Institutional support for dissemination plans and data management plans is crucial, through access to tools such as DMPonline , a tool which assists researchers to create, review, and share data management plans, and the supporting staff with knowledge of best practice from organizations such as the Digital Curation Centre, Digital Preservation Coalition as well as bodies such as the British Library and national consortia. Examples of good practice and individual support and feedback on draft plans can ensure that researchers have considered the full range of publication options, to reach the appropriate audience, be that within or outside of academia.
For researchers who are keen to make their work openly available, the technicality of language in open access, from type of open access (‘Green’ and ‘Gold’ may be commonly understood, but Bronze? Platinum?) versions (Author Accepted Manuscript? Version of Record?) and licencing options (CC-BY? CC-BY-NC? CC-BY-SA?) set alongside the range of options provided by publishers and the multiple levels of policy, compliance, and regulation can seem a insurmountable barrier. Here, the institution, and in particular the library, plays a key role — through advice, systems, services, and training in creating the environment that enables researchers to make their work as available as possible.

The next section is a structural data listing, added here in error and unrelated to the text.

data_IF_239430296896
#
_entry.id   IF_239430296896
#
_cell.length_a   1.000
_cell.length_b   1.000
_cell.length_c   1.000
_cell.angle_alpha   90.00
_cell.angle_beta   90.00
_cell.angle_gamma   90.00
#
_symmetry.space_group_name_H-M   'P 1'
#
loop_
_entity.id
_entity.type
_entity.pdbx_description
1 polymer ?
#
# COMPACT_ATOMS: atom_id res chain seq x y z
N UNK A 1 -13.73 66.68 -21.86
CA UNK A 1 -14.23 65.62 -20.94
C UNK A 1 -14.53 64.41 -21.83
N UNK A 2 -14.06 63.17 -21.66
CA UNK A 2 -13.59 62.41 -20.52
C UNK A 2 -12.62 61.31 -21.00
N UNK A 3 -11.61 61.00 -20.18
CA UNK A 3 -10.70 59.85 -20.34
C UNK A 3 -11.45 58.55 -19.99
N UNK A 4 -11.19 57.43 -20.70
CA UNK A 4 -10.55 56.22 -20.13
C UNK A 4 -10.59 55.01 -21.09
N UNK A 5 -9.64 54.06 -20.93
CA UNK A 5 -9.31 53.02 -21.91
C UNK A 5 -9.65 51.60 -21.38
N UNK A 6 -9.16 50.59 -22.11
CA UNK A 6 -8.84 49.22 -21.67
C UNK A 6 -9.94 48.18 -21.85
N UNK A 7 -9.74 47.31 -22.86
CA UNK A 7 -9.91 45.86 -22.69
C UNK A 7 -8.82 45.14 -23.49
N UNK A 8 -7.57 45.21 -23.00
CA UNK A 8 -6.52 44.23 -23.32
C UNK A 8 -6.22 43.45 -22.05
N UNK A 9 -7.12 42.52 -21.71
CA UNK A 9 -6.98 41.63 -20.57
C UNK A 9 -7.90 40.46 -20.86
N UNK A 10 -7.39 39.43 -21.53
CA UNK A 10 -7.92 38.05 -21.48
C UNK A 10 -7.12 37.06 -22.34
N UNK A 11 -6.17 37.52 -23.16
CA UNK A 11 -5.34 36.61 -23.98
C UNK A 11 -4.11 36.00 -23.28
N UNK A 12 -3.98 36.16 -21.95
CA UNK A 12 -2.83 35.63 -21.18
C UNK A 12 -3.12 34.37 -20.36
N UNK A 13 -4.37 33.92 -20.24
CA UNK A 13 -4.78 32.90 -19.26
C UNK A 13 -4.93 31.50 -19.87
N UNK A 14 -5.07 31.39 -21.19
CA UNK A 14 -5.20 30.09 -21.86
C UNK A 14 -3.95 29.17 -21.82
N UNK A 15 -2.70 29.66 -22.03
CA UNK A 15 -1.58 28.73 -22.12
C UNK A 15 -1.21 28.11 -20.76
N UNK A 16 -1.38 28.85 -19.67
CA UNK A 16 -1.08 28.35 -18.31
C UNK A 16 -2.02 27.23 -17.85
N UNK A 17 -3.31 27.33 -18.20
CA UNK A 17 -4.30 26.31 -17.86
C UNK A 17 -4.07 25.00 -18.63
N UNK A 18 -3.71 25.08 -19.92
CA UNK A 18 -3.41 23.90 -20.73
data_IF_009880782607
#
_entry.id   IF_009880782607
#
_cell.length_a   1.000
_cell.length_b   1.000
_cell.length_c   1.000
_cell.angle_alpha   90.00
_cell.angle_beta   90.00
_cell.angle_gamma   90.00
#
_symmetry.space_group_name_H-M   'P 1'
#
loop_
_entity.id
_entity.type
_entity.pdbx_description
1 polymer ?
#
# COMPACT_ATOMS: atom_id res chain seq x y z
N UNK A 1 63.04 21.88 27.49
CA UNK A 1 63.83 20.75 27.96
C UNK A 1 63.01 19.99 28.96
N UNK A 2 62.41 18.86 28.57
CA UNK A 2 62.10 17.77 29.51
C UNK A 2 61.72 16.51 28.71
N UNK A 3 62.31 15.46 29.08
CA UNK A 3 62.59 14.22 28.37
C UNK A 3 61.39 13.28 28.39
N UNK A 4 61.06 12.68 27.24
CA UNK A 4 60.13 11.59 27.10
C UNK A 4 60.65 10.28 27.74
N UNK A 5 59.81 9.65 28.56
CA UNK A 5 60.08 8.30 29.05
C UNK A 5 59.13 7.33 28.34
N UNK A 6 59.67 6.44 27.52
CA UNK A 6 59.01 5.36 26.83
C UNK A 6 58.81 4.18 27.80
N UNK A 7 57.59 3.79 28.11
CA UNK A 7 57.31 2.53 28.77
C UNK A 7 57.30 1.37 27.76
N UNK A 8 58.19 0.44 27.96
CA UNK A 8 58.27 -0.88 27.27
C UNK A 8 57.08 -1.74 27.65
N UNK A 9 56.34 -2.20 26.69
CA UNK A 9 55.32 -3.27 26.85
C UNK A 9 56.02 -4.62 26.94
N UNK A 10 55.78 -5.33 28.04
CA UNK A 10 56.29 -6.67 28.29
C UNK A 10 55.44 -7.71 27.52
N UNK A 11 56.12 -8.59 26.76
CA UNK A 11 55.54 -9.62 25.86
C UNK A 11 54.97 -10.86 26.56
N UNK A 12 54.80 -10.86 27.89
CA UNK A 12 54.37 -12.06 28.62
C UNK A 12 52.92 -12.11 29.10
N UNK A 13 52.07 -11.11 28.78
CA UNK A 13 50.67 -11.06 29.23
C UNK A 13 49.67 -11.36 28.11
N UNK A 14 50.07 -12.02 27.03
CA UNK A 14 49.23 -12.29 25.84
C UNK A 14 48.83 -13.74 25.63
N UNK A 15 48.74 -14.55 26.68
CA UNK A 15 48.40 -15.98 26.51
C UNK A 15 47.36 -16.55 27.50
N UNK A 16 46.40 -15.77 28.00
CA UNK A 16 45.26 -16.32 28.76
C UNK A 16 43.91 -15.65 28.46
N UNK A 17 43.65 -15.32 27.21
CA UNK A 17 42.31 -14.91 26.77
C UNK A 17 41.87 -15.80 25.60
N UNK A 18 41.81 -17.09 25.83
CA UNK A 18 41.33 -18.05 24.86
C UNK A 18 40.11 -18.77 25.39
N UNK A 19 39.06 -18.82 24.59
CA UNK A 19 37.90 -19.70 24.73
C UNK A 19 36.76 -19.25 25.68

The institution as an auditor
With the move to open research, funders, the Research Excellence Framework (REF)1 in the U.K., and increasingly publishers, are requiring more forms of research output to be openly available, within certain terms.
The complexity of compliance  with these interwoven policies adds to the administrative side of research, with institutions being required to report on compliance. This creates a new role for institutions, following up and enforcing conditions on published research. Where previously researchers were free to use the repository as they desired, the need to demonstrate compliance with open access mandates has created processes on the deposition of works that the institution manages to ensure maximum compliance with the lowest burden on researchers.
The institution as a financer